There is so much to love about Reykjavik it’s difficult to have only stayed there two days this trip. Most of our time was spent either drinking in Prikið or drinking in Hemma og Valda. With dusk starting around 1am and dawn right on it’s heels at 3am we exhausted ourselves on these last few days of our trip making use of all the light we could. There are very few things better than midnight in Reykjavik in May.
South Iceland is unbelievable. The light, the hills, the colour… there is almost nothing that looks real in this area. The land feels mystical, living and breathing. Here it is easy to believe in Iceland’s Huldufólk (hidden people). Check out more about them in this landscape here: Huldufólk
Vik is one of the best things about Iceland. Small town tucked between icelandic foothills/mountains, basalt columns towering over black pebble beaches, rock formations jutting from the sea, lush green lava fields as far as the eye can see….. what’s not to love about Vik?!
We spent almost two days here enjoying the scenery: napping on lava, breakfasting on the beach, video chatting home above a crashing ocean, drinking in the best/only little pub in town and swimming in the oldest pool in Iceland. If you go to Iceland…. go to Vik.
Jökulsárlón is one of the most iconic places in Iceland. It’s name literally means ‘glacial river lagoon’ and it’s pretty incredible. Basically there is a river/lake that runs from the Vatnajökull glacier to the sea on the south side of Iceland by Vatnajökull National Park and giant chunks of glacier are just making their way out to the ocean. It’s difficult to see just how big some of these pieces are in these photos because there is often nothing to give it context, but some of them were the size of a house. The main highway goes right by this area so it’s super accessible to anyone traveling through the south. You can see that even though it was pouring rain while we were here, the colours of the glacier pieces and the water is insanely blue. My favourite part about this place though is where the ice feeds out into the ocean and gets beaten so violently by the sea. Growing up in a landlocked place, I never really understood the power of the sea but it only takes a minute or two of watching these icebergs getting pulverized by the tide to learn respect for it.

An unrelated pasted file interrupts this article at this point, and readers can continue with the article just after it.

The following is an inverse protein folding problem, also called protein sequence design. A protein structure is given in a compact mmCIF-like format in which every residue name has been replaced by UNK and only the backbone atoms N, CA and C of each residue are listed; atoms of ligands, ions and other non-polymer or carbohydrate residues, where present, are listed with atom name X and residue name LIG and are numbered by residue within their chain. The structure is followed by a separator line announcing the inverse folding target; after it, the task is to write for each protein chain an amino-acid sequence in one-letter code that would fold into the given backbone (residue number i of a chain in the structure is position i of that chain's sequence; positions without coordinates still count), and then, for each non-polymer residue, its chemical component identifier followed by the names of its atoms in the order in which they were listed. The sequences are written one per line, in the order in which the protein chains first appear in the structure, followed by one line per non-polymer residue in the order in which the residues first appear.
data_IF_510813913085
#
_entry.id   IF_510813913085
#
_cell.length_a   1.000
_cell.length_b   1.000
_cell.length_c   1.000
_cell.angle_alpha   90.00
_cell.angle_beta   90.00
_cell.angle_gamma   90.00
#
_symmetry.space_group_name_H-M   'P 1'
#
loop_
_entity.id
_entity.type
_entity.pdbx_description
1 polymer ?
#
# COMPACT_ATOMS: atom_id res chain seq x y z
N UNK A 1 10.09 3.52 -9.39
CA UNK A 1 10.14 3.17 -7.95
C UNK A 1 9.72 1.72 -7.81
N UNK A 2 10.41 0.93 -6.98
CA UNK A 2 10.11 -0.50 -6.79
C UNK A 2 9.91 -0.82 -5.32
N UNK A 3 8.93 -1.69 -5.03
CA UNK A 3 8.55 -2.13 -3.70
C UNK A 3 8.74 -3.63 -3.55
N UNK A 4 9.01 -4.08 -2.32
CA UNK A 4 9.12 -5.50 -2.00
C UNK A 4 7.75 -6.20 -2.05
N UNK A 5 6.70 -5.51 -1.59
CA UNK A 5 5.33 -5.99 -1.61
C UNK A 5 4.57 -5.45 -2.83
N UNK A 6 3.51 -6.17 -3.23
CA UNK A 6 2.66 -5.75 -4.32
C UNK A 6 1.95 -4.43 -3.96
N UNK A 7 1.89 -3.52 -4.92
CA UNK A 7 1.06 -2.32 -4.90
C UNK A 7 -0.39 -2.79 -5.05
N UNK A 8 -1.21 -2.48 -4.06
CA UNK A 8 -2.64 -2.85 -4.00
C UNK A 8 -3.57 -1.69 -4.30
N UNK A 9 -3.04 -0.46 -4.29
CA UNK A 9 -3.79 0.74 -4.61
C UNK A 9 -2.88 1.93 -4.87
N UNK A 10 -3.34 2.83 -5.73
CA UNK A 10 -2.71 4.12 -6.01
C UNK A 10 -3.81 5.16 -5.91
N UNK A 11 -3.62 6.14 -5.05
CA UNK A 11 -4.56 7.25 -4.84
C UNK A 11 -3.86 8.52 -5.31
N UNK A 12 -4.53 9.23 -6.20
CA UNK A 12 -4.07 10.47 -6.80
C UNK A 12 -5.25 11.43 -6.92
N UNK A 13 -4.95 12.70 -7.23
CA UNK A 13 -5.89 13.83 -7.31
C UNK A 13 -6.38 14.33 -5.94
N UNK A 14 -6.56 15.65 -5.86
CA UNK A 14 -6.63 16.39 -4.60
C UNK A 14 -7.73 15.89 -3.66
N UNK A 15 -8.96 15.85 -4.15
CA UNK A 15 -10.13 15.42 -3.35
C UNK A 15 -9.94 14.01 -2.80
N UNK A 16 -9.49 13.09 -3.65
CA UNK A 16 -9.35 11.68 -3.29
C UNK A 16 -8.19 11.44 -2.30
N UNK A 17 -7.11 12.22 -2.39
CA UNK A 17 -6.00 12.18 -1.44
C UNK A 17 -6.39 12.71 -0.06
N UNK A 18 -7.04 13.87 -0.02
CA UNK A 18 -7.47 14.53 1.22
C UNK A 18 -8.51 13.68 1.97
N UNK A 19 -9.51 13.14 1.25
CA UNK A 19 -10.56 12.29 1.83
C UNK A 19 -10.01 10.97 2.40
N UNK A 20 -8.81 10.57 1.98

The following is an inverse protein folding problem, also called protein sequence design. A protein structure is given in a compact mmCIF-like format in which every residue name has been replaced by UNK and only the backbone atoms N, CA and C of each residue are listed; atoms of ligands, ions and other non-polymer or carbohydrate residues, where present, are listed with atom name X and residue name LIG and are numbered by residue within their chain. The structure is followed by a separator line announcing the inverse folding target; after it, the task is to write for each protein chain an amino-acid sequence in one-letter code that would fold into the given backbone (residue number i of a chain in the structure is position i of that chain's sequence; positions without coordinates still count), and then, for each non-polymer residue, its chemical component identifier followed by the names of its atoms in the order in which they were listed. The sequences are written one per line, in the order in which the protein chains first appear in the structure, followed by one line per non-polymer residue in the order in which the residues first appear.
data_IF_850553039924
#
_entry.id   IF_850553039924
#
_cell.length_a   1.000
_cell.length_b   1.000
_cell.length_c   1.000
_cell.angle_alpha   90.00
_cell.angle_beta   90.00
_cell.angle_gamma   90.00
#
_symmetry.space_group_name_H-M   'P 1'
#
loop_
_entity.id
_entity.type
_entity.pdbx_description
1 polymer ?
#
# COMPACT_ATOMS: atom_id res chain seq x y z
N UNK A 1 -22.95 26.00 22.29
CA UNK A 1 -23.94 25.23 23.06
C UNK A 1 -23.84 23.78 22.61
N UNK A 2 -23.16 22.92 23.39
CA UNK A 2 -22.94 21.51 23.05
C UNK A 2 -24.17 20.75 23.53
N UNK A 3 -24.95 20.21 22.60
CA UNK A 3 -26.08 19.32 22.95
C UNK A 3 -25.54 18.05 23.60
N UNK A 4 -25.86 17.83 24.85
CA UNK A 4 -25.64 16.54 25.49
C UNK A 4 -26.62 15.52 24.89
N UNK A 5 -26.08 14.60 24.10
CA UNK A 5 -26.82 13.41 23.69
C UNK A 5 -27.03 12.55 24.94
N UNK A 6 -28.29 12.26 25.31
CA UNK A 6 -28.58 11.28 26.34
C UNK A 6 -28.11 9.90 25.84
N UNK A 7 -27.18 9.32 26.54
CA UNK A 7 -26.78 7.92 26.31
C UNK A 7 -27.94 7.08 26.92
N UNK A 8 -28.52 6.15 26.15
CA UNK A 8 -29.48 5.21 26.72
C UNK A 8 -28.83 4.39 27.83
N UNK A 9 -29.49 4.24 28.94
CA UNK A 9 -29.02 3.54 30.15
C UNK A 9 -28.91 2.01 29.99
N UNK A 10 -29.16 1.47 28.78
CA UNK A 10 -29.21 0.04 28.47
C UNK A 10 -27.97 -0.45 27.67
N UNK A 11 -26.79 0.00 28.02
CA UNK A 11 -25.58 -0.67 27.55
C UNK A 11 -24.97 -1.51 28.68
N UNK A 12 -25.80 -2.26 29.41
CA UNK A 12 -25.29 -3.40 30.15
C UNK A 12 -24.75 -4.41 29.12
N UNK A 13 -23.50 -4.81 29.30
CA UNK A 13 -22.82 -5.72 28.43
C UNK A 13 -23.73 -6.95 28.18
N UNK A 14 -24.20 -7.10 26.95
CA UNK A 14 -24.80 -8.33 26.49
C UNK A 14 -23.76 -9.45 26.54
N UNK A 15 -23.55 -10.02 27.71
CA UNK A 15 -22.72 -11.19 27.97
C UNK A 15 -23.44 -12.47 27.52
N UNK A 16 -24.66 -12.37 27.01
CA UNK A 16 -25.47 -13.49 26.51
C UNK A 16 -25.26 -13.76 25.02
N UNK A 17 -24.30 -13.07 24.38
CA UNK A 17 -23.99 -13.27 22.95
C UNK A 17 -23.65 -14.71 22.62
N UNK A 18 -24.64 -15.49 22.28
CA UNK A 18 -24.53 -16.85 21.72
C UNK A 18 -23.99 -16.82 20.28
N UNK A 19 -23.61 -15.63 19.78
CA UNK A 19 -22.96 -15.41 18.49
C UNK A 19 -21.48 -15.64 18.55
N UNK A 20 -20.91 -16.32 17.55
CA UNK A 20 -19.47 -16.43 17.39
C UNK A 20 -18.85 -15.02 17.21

After driving for hours seeing significantly more reindeer than vehicles, we happened upon these racks of drying fish along the coast. It was almost eerie the way these thousands of fish in hung there swinging in the wind. You can’t hear it great on the video but they sounded a little like a very strange kind of wind chime.
We weren’t there more than 10 minutes when another car drove up. The couple inside got out and wouldn’t you know… they were from Brighton, Ontario (not far from Patrick’s hometown). What made this meeting memorable though wasn’t our common citizenship, or the fact that they were the first people we saw that day, it was the fact that the man was dressed ENTIRELY as Santa Claus.
We didn’t ask.
Halfway through our trip around Iceland, we ended up in a beauty of a little town: Djúpivogur. With a population of just over 350, it’s one of the larger towns in the east fjords and is famous for it’s birds. It was also very near Djúpivogur where we happened upon a rack of drying fish (thousands of them) and a man from Ontario dressed as Santa, but that’s another whole story.
The sea in east Iceland is incredible. It’s here that the Norwegian Sea collides with the North Atlantic, where the towering mountains of the fjords run down into the lava fields of the south. The water is cold, dark and frightening but with beaches full of colour and life. When the tide goes out it leaves behind it a sheet of mud that looks like glass, pitted in patterns of bird tracks and a perfect reflection of the sky.
Five years ago Jamie and I skipped over most of the east in favour of exploring the west fjords. This time around, Patrick and I decided we were going to check out the east fjords. Turns out that the weather had different plans but we still were able to spend some time skirting along the south east coast. It was amazing: mountains being cut off by the sea, tides that leave mud like mirrors behind them, colours that will blow your mind and birds… so many birds.
The steaming acidic mudpots of Námafjall in the Mývatn valley. The smell of sulphur here is so overwhelming that people have been known to faint from it.
In the Mývatn region stands the Krafla volcano and below in it’s valley is Námafjall, a geothermal area with boiling mudpots and hissing fumaroles. With dusk coming on the horizon, Patrick and I rolled into this valley to check it out for ourselves. The air was thick with sulphur and dense steam. The sounds, the colours, the smells all make this area seem completely surreal.